The UK Serious Fraud Office (SFO) is looking into a small number of COVID-related fraud cases, but director Lisa Osofsky warned on Wednesday that the investigations were in their early stages.
Osofsky told a parliamentary committee questioning her and Chief Capability Officer Michelle Crotty on the SFO’s activities that not all fraud cases related to the pandemic met the SFO’s criteria.
But she added: “That being said, we are investigating a small number of cases that touch on COVID that would potentially cross our threshold. Mind you, we are just in the investigation stage, so I don’t know that for certain.”
Law enforcement agencies are under pressure to recover hundreds of millions of pounds lost during the pandemic to scams designed to drain government relief programmes and hoodwink unsuspecting victims – often via online banking and shopping.
Osofsky apologised again for her decision to meet with David Tinsley, a U.S. agent with vested interest, whom she said came recommended by U.S. enforcement agencies and she thought would be able to help the SFO with its inquiry into Monaco-based energy consultancy Unaoil – and other cases.
The collapse of the high-profile Unaoil inquiry, after senior judges quashed three convictions after ruling that disclosure failures and “wholly inappropriate” contact between senior SFO officers and Tinsley had rendered the trials unfair, has cost the agency dearly.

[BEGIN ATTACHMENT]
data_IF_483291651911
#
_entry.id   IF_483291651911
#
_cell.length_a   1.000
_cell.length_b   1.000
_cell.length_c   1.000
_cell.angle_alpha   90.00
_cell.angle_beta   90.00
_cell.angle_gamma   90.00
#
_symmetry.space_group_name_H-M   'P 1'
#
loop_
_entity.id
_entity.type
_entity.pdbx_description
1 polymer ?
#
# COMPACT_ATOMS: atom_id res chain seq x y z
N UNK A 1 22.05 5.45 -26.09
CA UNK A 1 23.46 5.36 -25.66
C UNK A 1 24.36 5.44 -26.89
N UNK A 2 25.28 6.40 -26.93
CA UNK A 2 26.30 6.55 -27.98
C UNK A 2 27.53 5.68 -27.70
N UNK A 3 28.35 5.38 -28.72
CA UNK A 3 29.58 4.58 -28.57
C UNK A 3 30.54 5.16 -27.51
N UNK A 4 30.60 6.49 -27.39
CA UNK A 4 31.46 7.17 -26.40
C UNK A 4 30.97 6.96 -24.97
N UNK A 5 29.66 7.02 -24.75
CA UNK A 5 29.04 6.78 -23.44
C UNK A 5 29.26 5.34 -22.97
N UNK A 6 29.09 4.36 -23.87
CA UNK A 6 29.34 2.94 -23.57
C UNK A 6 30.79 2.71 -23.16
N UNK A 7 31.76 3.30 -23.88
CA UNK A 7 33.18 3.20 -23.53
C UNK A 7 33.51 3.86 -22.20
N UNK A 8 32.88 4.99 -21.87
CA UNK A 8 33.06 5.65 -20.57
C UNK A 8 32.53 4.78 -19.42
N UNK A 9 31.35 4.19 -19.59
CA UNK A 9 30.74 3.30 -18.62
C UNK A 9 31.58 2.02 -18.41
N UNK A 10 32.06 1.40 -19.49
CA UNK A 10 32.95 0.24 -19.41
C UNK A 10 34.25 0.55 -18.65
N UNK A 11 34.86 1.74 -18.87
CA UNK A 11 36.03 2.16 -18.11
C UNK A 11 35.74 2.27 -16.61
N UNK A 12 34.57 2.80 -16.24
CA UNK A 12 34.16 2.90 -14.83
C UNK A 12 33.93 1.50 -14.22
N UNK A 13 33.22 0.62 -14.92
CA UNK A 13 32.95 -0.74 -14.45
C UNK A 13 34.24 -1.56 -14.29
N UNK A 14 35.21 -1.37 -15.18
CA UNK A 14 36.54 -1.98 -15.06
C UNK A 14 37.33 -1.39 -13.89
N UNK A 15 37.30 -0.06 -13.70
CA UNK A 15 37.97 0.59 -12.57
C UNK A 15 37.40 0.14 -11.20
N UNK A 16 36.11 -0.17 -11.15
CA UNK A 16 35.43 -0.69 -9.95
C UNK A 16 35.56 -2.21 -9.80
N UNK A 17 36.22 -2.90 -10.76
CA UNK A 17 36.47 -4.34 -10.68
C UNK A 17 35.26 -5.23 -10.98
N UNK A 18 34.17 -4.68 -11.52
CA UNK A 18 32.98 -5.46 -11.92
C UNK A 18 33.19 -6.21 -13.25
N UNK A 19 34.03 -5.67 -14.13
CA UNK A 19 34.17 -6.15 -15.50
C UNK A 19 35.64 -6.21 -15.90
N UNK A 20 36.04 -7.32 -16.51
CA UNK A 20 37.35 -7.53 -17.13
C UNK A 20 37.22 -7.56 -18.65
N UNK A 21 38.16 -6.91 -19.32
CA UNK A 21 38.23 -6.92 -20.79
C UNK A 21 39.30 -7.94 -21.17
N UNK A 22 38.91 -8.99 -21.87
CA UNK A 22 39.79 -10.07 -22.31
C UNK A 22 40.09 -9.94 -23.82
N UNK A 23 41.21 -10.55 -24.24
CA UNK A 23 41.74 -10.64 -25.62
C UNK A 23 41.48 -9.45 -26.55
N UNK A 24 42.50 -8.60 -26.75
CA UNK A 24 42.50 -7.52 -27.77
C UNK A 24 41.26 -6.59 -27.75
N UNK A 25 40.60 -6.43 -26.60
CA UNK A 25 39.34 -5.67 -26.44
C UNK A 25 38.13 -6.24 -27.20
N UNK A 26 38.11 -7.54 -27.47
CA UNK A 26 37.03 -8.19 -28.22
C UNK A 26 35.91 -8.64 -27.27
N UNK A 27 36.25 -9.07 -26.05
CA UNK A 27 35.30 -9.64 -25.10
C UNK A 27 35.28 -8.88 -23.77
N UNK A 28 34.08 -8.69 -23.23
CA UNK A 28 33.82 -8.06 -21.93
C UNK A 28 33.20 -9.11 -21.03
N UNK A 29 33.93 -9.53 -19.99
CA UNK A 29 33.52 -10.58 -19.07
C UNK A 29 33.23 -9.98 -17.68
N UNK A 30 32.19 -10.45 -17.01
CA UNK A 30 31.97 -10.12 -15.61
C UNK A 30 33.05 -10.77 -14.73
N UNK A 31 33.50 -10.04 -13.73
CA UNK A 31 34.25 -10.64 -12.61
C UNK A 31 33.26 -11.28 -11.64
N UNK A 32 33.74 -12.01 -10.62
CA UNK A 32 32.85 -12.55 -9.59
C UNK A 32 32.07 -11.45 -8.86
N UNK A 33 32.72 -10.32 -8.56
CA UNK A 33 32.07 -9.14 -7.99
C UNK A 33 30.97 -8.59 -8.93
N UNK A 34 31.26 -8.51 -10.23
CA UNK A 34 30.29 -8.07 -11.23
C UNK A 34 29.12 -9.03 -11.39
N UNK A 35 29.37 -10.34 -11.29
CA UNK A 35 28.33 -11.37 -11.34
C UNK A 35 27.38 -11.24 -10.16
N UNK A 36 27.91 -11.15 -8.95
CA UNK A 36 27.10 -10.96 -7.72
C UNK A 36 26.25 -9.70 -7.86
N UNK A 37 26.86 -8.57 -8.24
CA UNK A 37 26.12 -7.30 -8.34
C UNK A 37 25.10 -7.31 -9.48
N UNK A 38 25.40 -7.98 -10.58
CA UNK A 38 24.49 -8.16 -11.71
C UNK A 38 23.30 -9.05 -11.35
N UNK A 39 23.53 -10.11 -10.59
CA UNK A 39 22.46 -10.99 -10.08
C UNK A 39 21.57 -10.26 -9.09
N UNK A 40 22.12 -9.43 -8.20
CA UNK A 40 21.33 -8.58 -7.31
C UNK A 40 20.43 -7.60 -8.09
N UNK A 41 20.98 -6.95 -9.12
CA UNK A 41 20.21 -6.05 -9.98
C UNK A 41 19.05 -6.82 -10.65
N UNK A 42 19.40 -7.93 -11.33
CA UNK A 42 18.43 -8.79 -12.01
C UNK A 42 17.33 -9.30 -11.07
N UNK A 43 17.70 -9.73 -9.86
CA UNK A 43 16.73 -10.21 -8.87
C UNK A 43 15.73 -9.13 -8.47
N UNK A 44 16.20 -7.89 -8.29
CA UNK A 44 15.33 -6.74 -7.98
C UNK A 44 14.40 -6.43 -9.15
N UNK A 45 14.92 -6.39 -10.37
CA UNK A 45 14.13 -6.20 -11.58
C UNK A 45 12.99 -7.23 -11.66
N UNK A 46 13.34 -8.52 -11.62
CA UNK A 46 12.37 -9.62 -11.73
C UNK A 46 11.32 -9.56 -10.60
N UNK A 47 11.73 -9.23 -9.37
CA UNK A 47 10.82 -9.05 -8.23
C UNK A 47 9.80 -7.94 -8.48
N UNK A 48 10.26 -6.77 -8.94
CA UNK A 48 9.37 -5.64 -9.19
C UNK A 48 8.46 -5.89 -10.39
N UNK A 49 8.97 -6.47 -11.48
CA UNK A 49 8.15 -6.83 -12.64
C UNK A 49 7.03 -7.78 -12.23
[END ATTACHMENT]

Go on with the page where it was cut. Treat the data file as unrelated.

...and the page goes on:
Asked whether new cases had materialised from the contact with Tinsley, she conceded: “It didn’t develop in the way I had hoped it might.”
Crotty said the SFO had paid former Unaoil executive Ziad Akle, the first defendant to have his conviction overturned in the case, 2.15 million pounds ($2.41 million) in costs and that the agency remained in negotiations with his two former co-defendants, Stephen Whiteley and Paul Bond.
But Osofsky said the SFO was in a “better place” after forensic reviews into case failures – and that the agency was either implementing, or had implemented, 29 recommendations for improvement.
SFO vacancies, however, stand at 20-25% with leavers citing lack of career progression or salaries as reasons for departure, she said.
Neil Swift, a lawyer at Peters & Peters, said the SFO clearly had trouble attracting and retaining staff and properly resourcing its cases.
“That is in no-one’s best interests,” he said.